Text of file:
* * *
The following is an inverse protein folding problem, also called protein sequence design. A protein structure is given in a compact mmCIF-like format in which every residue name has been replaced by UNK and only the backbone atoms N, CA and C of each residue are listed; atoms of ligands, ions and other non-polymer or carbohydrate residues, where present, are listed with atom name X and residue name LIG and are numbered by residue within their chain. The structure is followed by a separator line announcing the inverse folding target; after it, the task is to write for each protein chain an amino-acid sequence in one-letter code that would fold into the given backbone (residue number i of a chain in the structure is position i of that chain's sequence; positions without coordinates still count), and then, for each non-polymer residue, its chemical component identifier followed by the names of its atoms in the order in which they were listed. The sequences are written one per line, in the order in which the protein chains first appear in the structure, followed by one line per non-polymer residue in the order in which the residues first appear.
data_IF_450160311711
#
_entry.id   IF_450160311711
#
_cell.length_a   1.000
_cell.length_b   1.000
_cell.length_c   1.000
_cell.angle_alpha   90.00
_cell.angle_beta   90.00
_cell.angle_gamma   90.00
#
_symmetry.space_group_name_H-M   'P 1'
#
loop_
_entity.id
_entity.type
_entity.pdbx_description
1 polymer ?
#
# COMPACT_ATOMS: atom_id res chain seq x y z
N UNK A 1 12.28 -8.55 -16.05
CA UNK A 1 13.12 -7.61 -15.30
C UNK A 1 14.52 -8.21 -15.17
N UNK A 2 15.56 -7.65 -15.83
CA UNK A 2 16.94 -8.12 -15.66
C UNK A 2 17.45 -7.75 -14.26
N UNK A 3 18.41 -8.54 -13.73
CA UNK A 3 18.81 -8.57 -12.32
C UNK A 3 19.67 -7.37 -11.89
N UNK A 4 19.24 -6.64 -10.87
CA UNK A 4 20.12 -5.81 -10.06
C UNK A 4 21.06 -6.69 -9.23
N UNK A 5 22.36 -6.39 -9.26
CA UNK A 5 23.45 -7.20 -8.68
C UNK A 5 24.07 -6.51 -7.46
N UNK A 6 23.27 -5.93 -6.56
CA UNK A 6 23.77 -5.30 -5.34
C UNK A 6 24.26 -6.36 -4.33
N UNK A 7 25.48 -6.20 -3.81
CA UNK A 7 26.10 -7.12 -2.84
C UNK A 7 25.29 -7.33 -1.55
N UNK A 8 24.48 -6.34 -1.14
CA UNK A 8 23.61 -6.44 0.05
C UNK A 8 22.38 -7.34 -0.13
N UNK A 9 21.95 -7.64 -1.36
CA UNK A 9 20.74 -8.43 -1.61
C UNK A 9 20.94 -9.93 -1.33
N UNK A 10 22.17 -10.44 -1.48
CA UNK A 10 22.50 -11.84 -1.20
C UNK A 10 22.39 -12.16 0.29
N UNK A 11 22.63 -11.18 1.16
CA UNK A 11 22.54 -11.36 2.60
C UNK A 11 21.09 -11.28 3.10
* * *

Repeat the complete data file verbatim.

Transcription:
The following is an inverse protein folding problem, also called protein sequence design. A protein structure is given in a compact mmCIF-like format in which every residue name has been replaced by UNK and only the backbone atoms N, CA and C of each residue are listed; atoms of ligands, ions and other non-polymer or carbohydrate residues, where present, are listed with atom name X and residue name LIG and are numbered by residue within their chain. The structure is followed by a separator line announcing the inverse folding target; after it, the task is to write for each protein chain an amino-acid sequence in one-letter code that would fold into the given backbone (residue number i of a chain in the structure is position i of that chain's sequence; positions without coordinates still count), and then, for each non-polymer residue, its chemical component identifier followed by the names of its atoms in the order in which they were listed. The sequences are written one per line, in the order in which the protein chains first appear in the structure, followed by one line per non-polymer residue in the order in which the residues first appear.
data_IF_450160311711
#
_entry.id   IF_450160311711
#
_cell.length_a   1.000
_cell.length_b   1.000
_cell.length_c   1.000
_cell.angle_alpha   90.00
_cell.angle_beta   90.00
_cell.angle_gamma   90.00
#
_symmetry.space_group_name_H-M   'P 1'
#
loop_
_entity.id
_entity.type
_entity.pdbx_description
1 polymer ?
#
# COMPACT_ATOMS: atom_id res chain seq x y z
N UNK A 1 12.28 -8.55 -16.05
CA UNK A 1 13.12 -7.61 -15.30
C UNK A 1 14.52 -8.21 -15.17
N UNK A 2 15.56 -7.65 -15.83
CA UNK A 2 16.94 -8.12 -15.66
C UNK A 2 17.45 -7.75 -14.26
N UNK A 3 18.41 -8.54 -13.73
CA UNK A 3 18.81 -8.57 -12.32
C UNK A 3 19.67 -7.37 -11.89
N UNK A 4 19.24 -6.64 -10.87
CA UNK A 4 20.12 -5.81 -10.06
C UNK A 4 21.06 -6.69 -9.23
N UNK A 5 22.36 -6.39 -9.26
CA UNK A 5 23.45 -7.20 -8.68
C UNK A 5 24.07 -6.51 -7.46
N UNK A 6 23.27 -5.93 -6.56
CA UNK A 6 23.77 -5.30 -5.34
C UNK A 6 24.26 -6.36 -4.33
N UNK A 7 25.48 -6.20 -3.81
CA UNK A 7 26.10 -7.12 -2.84
C UNK A 7 25.29 -7.33 -1.55
N UNK A 8 24.48 -6.34 -1.14
CA UNK A 8 23.61 -6.44 0.05
C UNK A 8 22.38 -7.34 -0.13
N UNK A 9 21.95 -7.64 -1.36
CA UNK A 9 20.74 -8.43 -1.61
C UNK A 9 20.94 -9.93 -1.33
N UNK A 10 22.17 -10.44 -1.48
CA UNK A 10 22.50 -11.84 -1.20
C UNK A 10 22.39 -12.16 0.29
N UNK A 11 22.63 -11.18 1.16
CA UNK A 11 22.54 -11.36 2.60
C UNK A 11 21.09 -11.28 3.10